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Modernisation of the power-station portfolio

RWE is currently in the final phase of the biggest power-station modernisation programme in the history of the company. This programme has also made the biggest contribution to the reduction of greenhouse gas emissions achieved so far.

Hard-coal and gas-fired power stations

The start-up of the lignite-fired dual-block power station with ‘Optimised Units’ (BoA 2&3) at the Neurath site while simultaneously shutting down 16 old 150 MW power-plant units from the 1960s is annually cutting 6 million metric t of CO2. This is equivalent to some 1.2 % of the emission volume which has been defined as the emissions ceiling laid down in Germany for the emissions trading sector. We have invested €2.6 billion in the ‘Optimised Units’ (BoA 2&3). The efficiency was increased by around 30 % to 43 % by comparison with the old plants that have been shut down. The plant has also been designed to compensate flexibly for fluctuating feed-in from renewable energies. The output of the power station can be reduced by 500 MW in just 15 minutes and increased again just as quickly.

Furthermore, we have completed the modernisation programme for our 600 MW units in the Rhineland industrial lignite mining area. The measures included renewal of control technology and an improvement in the cooling system. This enabled the flexibility of the plants to be significantly increased and the CO2 emissions to be reduced.

We also brought the gas-fired power station at Pembroke in the United Kingdom on stream as one of the most efficient combined-cycle gas turbine (CCGT) power stations in Europe with a capacity of 2,180 MW. The electricity produced at Pembroke can supply around 3.5 million households. Pembroke Power Station represents an investment of £1 billion (€1.23 bn) by RWE.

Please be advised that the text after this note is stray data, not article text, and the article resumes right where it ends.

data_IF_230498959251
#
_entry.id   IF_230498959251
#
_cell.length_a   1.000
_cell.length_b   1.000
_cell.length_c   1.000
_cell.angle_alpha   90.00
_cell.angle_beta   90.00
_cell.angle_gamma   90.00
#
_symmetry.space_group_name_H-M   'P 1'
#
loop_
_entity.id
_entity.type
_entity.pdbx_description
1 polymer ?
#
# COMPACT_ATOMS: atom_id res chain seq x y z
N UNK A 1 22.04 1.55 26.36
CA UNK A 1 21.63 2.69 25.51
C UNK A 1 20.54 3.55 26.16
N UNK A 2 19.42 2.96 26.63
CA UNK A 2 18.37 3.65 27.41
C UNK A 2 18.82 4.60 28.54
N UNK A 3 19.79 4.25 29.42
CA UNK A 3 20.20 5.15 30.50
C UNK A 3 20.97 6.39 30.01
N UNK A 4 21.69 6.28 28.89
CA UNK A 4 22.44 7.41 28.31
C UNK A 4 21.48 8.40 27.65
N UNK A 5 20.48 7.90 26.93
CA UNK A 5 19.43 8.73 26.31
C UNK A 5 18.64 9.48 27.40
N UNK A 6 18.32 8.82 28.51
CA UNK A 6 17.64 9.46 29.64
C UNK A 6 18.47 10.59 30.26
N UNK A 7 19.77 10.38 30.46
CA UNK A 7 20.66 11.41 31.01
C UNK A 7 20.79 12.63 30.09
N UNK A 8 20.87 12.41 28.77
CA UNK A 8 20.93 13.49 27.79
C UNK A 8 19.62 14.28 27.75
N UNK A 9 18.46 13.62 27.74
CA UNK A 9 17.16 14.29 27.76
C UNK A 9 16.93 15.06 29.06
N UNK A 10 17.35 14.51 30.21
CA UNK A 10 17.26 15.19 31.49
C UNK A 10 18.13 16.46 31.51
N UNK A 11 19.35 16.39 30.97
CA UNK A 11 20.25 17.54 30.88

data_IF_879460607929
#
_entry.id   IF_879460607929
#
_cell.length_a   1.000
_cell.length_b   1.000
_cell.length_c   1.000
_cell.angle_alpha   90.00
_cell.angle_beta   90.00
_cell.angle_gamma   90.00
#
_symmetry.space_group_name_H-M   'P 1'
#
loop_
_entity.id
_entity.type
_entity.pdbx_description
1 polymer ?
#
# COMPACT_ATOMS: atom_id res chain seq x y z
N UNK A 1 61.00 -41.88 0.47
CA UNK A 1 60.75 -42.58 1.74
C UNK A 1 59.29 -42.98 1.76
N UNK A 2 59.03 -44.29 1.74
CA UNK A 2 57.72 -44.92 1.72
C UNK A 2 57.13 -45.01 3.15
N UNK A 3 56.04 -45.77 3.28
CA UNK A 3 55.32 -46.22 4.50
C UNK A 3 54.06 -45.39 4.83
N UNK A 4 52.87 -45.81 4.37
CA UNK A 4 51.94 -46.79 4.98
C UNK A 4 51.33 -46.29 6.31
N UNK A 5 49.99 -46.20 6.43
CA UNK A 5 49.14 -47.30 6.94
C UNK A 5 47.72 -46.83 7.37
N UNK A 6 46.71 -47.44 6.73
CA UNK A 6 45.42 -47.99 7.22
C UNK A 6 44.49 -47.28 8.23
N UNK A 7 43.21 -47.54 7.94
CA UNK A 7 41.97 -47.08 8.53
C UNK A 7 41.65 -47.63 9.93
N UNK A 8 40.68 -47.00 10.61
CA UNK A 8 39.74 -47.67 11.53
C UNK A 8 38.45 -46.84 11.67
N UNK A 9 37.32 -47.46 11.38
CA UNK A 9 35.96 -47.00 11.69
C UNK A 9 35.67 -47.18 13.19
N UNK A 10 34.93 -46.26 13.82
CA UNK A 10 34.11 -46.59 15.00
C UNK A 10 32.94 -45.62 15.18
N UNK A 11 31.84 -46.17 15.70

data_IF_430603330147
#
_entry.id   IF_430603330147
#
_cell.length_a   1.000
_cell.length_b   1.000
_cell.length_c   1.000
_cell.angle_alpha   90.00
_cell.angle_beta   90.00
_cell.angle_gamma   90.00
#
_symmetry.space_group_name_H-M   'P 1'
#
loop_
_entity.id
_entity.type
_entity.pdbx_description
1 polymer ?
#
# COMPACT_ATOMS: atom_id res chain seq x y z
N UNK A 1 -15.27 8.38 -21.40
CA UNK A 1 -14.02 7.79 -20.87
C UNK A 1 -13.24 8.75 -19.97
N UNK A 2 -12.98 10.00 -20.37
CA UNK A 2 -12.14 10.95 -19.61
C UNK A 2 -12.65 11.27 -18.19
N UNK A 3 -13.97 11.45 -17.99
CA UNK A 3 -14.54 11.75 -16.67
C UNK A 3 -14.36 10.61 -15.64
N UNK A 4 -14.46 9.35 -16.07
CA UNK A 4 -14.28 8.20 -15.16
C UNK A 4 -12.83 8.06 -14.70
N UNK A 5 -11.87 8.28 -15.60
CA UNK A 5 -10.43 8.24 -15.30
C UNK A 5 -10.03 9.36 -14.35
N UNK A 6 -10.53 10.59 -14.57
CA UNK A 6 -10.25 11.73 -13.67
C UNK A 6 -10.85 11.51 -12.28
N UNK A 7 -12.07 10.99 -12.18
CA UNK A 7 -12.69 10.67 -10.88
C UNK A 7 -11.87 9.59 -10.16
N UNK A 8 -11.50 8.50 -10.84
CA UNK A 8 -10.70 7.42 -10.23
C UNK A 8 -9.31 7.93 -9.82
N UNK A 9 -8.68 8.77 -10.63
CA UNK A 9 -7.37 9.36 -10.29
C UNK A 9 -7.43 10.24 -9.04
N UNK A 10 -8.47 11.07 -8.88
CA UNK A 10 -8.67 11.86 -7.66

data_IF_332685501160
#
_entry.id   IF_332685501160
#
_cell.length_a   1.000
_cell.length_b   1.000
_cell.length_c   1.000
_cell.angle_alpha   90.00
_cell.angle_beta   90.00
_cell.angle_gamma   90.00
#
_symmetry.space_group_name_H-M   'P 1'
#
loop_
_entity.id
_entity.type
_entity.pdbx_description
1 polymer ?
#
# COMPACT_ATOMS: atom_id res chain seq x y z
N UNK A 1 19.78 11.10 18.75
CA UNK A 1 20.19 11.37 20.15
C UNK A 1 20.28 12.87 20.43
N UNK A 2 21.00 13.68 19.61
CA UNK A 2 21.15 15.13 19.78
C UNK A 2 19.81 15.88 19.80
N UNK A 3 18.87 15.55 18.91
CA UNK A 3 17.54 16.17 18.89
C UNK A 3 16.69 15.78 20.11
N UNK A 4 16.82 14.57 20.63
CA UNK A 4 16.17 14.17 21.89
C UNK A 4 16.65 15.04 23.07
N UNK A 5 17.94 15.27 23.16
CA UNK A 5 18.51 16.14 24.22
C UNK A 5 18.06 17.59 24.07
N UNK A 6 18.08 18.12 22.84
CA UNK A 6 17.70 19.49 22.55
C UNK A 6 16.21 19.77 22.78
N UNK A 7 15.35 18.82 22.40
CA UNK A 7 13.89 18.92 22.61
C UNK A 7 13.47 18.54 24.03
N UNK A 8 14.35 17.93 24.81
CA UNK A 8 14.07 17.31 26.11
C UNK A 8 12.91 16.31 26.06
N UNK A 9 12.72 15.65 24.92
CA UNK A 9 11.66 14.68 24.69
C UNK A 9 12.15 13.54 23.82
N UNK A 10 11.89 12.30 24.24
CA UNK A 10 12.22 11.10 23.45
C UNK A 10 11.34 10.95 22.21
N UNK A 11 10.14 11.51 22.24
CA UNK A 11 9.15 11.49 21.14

In the south of the Netherlands, the combined-cycle gas turbine (CCGT) power station Claus C also came on stream in 2012. The plant has a capacity of 1,300 MW and replaces the existing gas-fired power station Claus B. The efficiency increases to 59 % compared with 38 % at Claus B, the specific CO2 emissions fall by nearly 40 %.

We hope to achieve a tangible contribution to the reduction of our specific CO2 emissions by bringing the two new CCGT plants on stream. However, the capacity utilisation of these plants leaves much to be desired due to the changed market situation in Continental Europe. Up to now, the use of gas-fired power stations has mainly yielded economic benefits when covering peak loads. This is a role that is increasingly being satisfied by photovoltaic plants around midday. The priority for feed-in of electricity from renewable energies has meanwhile resulted in a temporary surplus supply of electricity in the market since gas-fired power stations can no longer be operated economically at these times.